In Summary: Whether you adopt a flat-design style or not, interactive components must retain sufficient cues to suggest
clickability. Signaling clickability with cues such as borders, color,
size, consistency, placement, and adherence to web standards can give
interactive components the proper look.
Your designed header looks incredibly busy, it looks to me that it's been designed by marketing department throwing so many features which then makes header section very cluttered and difficult to scan.
There's good study done by NN group how to design for e-commerce websites.
Amazon: No Longer the Role Model for E-Commerce Design I would suggest looking into it.
What about "Currency" and "Language" drop downs, should I make the
NN Group also did a study on dropdowns and tracked how users interact with it. Some interesting finding came out of the study. Perhaps it's worth looking into this article do a study how often user would be interacting with it, and if it turns out to be important feature perhaps emphasis on it should be increased.
In Summary: Making users suffer a drop-down menu to enter state
abbreviations is one of many small annoyances that add up to a less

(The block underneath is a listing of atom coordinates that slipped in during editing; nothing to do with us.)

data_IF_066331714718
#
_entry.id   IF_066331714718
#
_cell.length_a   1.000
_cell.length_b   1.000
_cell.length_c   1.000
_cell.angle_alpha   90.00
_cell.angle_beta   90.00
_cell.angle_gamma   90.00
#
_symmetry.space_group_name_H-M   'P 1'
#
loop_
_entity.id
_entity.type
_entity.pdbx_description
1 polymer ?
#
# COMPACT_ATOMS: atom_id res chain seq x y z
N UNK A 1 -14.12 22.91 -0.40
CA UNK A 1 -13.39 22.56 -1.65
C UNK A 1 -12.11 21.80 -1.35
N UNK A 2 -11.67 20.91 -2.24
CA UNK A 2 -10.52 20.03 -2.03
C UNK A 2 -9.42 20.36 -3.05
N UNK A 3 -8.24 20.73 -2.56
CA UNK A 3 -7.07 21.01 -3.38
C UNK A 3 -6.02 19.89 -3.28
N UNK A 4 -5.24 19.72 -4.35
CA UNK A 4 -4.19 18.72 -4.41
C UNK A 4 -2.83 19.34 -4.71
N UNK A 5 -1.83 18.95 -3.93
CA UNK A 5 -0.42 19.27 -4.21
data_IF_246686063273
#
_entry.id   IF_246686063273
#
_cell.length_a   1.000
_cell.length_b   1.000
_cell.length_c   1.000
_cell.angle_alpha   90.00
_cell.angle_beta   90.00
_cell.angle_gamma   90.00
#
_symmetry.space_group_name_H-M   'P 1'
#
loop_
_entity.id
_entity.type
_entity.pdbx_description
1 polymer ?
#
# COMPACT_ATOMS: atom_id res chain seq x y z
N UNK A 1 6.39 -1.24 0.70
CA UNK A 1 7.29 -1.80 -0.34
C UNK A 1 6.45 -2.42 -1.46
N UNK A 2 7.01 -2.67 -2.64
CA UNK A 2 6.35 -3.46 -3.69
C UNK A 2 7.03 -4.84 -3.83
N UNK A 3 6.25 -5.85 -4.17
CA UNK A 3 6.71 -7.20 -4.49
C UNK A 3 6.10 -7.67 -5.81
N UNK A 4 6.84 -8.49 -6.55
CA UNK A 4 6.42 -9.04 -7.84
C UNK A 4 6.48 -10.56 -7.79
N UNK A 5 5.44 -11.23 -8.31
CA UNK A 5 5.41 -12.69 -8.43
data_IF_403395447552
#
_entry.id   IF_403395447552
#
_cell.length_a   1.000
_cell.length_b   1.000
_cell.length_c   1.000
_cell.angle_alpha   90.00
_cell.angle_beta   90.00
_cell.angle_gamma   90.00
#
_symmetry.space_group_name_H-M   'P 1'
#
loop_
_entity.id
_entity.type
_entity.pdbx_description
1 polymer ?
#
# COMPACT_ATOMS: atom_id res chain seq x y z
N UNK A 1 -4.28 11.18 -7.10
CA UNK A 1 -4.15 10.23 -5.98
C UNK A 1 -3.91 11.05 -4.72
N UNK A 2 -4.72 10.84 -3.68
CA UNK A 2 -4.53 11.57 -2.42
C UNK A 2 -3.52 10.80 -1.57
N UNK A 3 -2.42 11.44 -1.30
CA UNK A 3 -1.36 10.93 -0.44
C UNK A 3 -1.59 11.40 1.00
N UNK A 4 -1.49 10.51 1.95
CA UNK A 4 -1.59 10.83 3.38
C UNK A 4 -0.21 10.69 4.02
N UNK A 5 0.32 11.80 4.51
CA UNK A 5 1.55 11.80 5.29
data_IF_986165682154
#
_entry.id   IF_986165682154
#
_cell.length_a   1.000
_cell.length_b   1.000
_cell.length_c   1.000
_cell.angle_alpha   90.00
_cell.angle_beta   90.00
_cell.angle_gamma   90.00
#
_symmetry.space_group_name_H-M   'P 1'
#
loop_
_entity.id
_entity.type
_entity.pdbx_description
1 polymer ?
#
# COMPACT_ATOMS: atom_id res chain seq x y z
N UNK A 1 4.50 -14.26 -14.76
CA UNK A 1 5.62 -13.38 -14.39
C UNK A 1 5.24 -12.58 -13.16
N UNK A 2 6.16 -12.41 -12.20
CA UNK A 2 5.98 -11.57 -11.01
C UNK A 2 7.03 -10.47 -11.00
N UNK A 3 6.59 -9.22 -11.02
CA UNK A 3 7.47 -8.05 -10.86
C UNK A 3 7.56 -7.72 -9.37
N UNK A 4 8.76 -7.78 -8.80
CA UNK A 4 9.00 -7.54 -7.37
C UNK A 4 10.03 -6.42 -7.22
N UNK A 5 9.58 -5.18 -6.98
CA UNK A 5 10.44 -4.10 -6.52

efficient, less pleasant user experience. It's worth fixing as many of
these usability irritants as you can.
Navigating the web is a means to an end and every click counts. Users need to know which areas of the page are plain static content, and which areas are clickable (or tappable).
Make clickable elements obvious to users so they don’t need to ponder the meaning of design elements or encounter nasty surprises when something doesn’t work as expected. As Jakob Nielsen puts it, “Life is too short to click on things you don’t understand.”
- While blue is still the safest link color, other colors work just as well as long as the links stand out clearly from the body text. If you don’t have a particular reason to prefer another color, we still recommend blue as the safest choice.
- The position of links can help you determine whether or not underlining is necessary. The navigation menu and lists, especially along the peripheral areas of the page, don’t require underlining. Their locations identify them as links.
- Test your color choice for hyperlinks to make sure that people who have colorblindness can spot them easily.
- Static items should not have the same color as hyperlinks.
- Don’t use blue text (or underline text) for non clickable items.
- Whatever appearance you choose for hyperlinks, make sure to apply the same treatment consistently throughout your site.